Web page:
Estimated reading time: 4 minutes, 44 seconds

Scenario 1: A clients asks for help with a business problem that doesn’t quite fit with our ordinary tax and A&A service offerings and you say, "of course, we can help you with that." Then you head back to the office to figure out your next steps. Scenario 2: Your firm has a couple of really good consultative type CPAs who seem to have a gift for taking on unusual projects. I call these Consulting Savants – they have the ability to create unique deliverables on the fly when a client presents the need. But when they are not around what happens to the firm's ability to provide similar services?

In both of these scenarios you end up with Random Acts of Consulting; a service that is typically a one-off deliverable. There are reasons firms have well documented processes and procedures and are investing millions to automate core service offerings. Without a well defined, repeatable process you will never achieve the efficiencies and leverage that are the hallmark of a well-run firm.

Can you imagine a firm based on Random Acts of Tax preparation or Random Acts of Auditing? When Frank Sinatra sings, "I did it my way" we embrace his rebellious message. When you hear a member of your firm say, "I did it my way" you should cringe with fear. Yet, when it comes to consulting and advisory services, the logic of efficiency seems to go right out the window and we enable those who would "Do it their way." Why? Because we operate under the misconception that advisory services, by their very nature are unique.

There is a fine, but critical, line between a "unique" and "customized" advisory service offerings.

Even though my doctor sees dozens of patients each day, she does not practice random acts of medicine. She has a standard diagnostic process she follows before reaching any conclusions. If, after listening to my heart, lungs, checking my eyes, ears, nose and reflexes. and a diagnosis is not readily apparent, she orders more tests. Although she may have a hunch, she is looking for independent confirmation. Based on the outcome of the tests, she then designs a treatment protocol that is customized to my particular situation. Advisory services should be approached in the same manner. Each firm needs a standardized diagnostic intake, as well as standardized (with room to be customized) treatment protocols.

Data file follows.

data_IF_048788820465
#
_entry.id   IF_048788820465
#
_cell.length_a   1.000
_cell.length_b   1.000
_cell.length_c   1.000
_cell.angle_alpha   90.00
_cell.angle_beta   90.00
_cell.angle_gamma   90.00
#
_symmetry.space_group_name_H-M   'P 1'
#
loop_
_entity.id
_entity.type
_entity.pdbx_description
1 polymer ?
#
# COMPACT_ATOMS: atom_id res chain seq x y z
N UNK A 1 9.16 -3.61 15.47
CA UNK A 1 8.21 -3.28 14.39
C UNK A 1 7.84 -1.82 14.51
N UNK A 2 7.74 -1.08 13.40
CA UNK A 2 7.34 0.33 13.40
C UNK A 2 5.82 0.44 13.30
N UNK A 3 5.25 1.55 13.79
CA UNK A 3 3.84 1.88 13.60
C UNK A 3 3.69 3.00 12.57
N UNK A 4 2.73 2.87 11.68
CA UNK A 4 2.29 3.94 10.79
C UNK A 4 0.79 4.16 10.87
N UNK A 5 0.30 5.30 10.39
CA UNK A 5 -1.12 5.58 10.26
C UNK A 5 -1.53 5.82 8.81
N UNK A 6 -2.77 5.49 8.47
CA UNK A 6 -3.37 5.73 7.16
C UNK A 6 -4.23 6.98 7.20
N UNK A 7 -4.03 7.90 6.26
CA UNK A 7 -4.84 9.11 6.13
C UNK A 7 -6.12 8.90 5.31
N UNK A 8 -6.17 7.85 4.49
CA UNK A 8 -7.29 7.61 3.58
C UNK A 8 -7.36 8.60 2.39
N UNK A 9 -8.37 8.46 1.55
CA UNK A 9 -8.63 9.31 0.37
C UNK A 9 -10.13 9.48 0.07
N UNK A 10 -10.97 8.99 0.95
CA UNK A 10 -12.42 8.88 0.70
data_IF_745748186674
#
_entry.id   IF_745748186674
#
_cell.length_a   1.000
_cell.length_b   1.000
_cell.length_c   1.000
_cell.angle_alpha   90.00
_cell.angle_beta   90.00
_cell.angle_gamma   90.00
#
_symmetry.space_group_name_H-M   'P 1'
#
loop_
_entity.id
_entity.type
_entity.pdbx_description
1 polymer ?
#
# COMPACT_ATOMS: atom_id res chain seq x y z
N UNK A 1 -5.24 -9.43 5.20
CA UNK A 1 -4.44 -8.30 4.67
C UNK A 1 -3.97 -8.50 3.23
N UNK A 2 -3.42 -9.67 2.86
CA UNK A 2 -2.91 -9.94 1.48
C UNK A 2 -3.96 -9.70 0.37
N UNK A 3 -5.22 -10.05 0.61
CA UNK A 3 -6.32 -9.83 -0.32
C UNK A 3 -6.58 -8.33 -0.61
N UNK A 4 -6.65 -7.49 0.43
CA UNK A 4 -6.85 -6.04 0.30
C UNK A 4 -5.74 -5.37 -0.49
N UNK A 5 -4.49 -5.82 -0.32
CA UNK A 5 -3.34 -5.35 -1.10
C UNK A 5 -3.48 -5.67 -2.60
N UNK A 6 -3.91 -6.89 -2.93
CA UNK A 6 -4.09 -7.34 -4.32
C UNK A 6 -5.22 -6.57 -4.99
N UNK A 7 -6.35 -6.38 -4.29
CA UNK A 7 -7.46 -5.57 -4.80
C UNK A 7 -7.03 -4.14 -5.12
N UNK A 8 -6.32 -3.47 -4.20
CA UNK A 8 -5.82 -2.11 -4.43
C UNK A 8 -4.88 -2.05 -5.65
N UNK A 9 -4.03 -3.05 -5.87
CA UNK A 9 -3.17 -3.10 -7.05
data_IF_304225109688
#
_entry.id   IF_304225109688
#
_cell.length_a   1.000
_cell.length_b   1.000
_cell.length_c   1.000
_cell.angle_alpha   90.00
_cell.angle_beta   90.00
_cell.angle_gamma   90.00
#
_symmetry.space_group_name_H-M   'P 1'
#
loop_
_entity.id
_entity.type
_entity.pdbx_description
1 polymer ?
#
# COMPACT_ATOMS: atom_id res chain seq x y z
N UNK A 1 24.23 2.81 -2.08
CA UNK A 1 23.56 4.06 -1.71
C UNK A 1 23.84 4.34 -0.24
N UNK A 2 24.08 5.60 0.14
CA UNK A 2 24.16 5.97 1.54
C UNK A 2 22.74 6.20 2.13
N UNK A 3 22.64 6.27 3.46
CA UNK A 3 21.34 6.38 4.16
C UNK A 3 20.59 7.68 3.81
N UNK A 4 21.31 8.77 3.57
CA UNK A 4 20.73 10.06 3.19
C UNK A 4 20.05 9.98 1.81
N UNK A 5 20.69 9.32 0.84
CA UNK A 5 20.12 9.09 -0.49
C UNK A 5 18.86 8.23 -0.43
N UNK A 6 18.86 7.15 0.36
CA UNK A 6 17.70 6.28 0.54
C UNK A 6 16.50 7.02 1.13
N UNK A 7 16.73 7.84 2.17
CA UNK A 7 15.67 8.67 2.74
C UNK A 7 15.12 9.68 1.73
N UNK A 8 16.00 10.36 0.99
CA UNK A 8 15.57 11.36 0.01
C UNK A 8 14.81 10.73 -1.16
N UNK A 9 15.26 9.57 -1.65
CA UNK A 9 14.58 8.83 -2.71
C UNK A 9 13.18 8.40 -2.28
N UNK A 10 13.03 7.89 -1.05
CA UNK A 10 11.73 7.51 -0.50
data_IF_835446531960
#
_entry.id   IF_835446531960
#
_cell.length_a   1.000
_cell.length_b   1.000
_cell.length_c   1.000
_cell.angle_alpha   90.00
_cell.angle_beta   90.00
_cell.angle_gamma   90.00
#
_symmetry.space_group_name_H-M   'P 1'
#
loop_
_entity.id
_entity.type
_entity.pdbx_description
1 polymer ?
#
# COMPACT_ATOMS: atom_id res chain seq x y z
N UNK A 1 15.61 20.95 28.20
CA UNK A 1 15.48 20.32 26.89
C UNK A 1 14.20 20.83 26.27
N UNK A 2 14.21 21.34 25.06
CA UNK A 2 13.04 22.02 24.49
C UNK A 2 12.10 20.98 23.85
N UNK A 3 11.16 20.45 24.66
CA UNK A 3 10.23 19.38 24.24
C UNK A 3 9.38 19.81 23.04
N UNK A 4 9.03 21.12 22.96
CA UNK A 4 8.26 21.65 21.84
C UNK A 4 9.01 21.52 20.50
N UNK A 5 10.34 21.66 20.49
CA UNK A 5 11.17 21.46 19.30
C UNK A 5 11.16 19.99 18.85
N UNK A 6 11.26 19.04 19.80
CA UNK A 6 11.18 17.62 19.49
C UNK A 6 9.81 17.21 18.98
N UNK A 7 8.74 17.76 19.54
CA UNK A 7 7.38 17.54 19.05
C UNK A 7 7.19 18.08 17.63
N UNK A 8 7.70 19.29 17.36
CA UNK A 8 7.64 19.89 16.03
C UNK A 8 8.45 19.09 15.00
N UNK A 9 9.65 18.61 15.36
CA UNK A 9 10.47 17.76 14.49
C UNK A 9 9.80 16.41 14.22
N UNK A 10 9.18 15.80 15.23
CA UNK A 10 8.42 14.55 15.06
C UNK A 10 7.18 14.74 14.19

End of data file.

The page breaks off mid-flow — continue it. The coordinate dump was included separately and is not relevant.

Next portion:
On those rare occasions when client needs fall outside of the normal scope of services, then it's time to call in the Consulting Savants just like you would call in Dr. House to solve the unique medical mystery. For the most part, client’s needs are well served by the General Practitioner Accountant who has the right Mindset, Skillset, and Toolset to address the typical business ailments such as cash flow, succession, team building or financial fluency.

Every client deserves an annual check-up to ascertain the overall wellbeing of their business. The SCOPE Analysis Worksheet (see below) provides a standard framework for identifying areas of lost opportunity and potential for improvement.

Scope chart

Give a blank copy of the $COPE Analysis Worksheet to your clients, have one for yourself and start the discussion. Each time the client addresses a box, be sure to capture their responses on your worksheet. It's amazing how many clients have never looked at their businesses this way; holistically. Try using this format at your year-end meetings and you’ll start to see your clients differently, just as they will see you in a whole new light. Even if you never go beyond the discussion using this worksheet, your clients will appreciate that you took the time to understand more than just the financial aspects of their business.

The worksheet is the first step toward developing standardized (customizable) advisory services. It is an approach that everyone in your firm should be using with (at a minimum) your best clients. It should be kept in the client's permanent file to be referred to on a regular basis to gauge how the client is progressing toward their ideal outcome. Instead of looking at the year-end meeting as a way to finish the current year, look at it as a way of indentifying areas to improve in the coming year.
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For a blank template send an e-mail to This email address is being protected from spambots. You need JavaScript enabled to view it.. You will receive the blank template as well as the Advisor's "cheat sheet" a.k.a Business Development Matrix to help you ask the most pertinent questions.

Edi Osborne, CEO of Mentor Plus, has been a leader in training and consulting to the accounting profession for nearly 20 years. Recently named as one of the TOP 25 Thought Leaders in Public Accounting, Ms. Osborne is dedicated to helping firms make the transition from a "service centric" traditional accounting focus to a "client centric" advisory services culture. For more info go to: http://www.mentorplus.com/.

Last modified on Sunday, 02 June 2013
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